By Bruce Robinson
You texted me saying “I am seriously considering voting Lib Dem in the European Elections. Can’t believe I’m writing this. Am I mad?”. My first response was “Yes”.
However I recognise that there are many people like you — lifelong Labour voters and people who supported Corbyn in the leadership elections — who are angry about Labour’s failure to support a remain position and a referendum on Brexit and find it unacceptable that Labour can enter European elections with no clear position on this key issue.
Many, like you, are wondering whether they can support Labour “this time”. Why not vote for the Lib Dems? They are still the Lib Dems. The party without whom austerity would not have been possible. They are trying to use Europe to recover from the consequences of that and rebuild a base for centrist politics. There has been no break from neo-liberalism or the politics of austerity and, of course, they are notoriously opportunist and make commitments they don’t keep. Also they are liberals, not socialists, and their MEPs would sit in the Liberal bloc in the European Parliament. This is now important because the Socialist group, of which Labour is part, is hoping to win control of the European Commission and is planning to implement a Europe-wide minimum wage.
The Lib Dems’ support for Remain is also uncritical of precisely those aspects of the EU that most need challenging.
The impact of these European elections will go beyond European issues and will be taken as an indicator of where politics in Britain are at. There is generally no good time for a random protest vote, but this time especially a low vote for Labour will have a negative impact for many reasons.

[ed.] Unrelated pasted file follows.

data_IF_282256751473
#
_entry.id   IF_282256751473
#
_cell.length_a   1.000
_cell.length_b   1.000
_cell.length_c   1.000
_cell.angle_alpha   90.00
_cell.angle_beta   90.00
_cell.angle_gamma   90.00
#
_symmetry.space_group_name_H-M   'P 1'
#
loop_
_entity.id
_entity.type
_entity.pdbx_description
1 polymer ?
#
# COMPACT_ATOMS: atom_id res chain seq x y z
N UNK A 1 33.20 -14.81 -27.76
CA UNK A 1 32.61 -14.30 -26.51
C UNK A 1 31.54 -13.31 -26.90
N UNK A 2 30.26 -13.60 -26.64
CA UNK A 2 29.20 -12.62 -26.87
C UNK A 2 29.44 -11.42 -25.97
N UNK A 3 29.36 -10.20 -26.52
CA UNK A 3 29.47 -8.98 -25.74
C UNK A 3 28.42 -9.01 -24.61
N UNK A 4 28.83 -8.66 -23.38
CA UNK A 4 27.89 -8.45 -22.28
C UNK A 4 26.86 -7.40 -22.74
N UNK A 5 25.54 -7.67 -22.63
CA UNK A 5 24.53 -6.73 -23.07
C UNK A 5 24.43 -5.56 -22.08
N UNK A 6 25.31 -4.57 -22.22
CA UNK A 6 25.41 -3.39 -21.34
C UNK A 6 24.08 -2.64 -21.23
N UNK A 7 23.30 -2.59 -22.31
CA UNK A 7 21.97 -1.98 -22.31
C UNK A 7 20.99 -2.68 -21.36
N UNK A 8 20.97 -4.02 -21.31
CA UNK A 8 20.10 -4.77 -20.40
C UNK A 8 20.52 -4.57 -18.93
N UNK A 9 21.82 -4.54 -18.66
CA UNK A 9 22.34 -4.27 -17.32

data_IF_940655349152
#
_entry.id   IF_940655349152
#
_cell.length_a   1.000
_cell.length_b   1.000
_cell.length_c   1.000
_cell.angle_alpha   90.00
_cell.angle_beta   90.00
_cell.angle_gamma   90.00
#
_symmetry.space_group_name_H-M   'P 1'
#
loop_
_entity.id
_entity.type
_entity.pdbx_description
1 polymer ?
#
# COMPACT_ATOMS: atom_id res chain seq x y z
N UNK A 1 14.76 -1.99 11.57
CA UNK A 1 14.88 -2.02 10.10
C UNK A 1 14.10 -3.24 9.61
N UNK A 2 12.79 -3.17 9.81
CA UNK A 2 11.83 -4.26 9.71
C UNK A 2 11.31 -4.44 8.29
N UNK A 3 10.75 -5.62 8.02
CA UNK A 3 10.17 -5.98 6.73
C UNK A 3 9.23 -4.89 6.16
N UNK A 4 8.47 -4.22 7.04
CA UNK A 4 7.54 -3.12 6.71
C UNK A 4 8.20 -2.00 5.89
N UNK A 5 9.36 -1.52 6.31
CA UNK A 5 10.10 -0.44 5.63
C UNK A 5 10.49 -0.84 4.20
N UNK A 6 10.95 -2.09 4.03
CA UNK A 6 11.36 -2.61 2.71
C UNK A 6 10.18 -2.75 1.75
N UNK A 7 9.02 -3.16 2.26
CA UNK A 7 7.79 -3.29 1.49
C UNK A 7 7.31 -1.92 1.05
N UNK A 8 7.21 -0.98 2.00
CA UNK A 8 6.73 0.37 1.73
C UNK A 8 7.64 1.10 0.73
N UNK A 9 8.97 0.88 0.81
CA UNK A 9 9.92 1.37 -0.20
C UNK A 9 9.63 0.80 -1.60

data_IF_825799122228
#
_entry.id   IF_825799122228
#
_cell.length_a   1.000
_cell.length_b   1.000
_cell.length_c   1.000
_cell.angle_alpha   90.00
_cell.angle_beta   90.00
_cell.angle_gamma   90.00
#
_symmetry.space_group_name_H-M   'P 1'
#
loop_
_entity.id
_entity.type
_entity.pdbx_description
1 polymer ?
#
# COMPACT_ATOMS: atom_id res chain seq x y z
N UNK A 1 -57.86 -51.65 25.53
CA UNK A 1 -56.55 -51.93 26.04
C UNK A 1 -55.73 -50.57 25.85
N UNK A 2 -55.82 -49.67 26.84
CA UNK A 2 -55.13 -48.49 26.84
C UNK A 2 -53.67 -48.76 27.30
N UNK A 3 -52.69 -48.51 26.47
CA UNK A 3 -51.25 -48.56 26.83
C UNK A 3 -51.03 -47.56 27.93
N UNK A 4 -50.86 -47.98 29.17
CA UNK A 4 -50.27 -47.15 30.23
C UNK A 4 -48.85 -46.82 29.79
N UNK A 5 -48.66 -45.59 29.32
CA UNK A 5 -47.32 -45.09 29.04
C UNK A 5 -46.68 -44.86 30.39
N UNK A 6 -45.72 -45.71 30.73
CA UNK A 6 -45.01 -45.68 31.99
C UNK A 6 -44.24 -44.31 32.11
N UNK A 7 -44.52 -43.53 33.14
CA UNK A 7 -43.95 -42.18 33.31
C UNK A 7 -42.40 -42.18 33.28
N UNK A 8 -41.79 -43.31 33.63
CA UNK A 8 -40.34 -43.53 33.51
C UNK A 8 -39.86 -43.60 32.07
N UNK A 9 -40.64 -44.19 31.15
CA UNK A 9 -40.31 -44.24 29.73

Firstly, Labour alone can prevent Farage’s party coming first in the poll. In the North West we need to prevent “Tommy Robinson” getting elected. It’s necessary to go beyond the “Don’t vote Nazi” line of the SWP to put a positive alternative. And there are positive reasons to vote Labour.
The Labour manifesto contains much you will support along the lines of the 2017 election manifesto (there is also a strange contradiction — there are phrases like “Labour will work across the EU to deliver an ambitious equality plan”, which only make sense if Britain remains in the EU!) A bad result would be negative in the Labour Party where it will strengthen the anti-Corbyn right. Similarly a good result for the Lib Dems would help reinvigorate the idea that politics in Britain has to be located in the centre.
Whatever you think of Corbyn on this issue, or in general, the shift in the Labour Party since 2015 has opened a lot of new possibilities for the left, not least of a government that will break with austerity. I can understand why you feel the way you do. The Labour leadership’s attitude to Brexit has been terrible from the start. I and many others in the Labour Party will be fighting to change that. But I don’t think a Lib Dem vote will do anything to help that or promote the goals we share.
- this letter also appears in the present issue of Solidarity and at the Workers Liberty website
- See also https://labourlist.org/2019/05/a-letter-to-labour-members-who-might-not-vote-labour/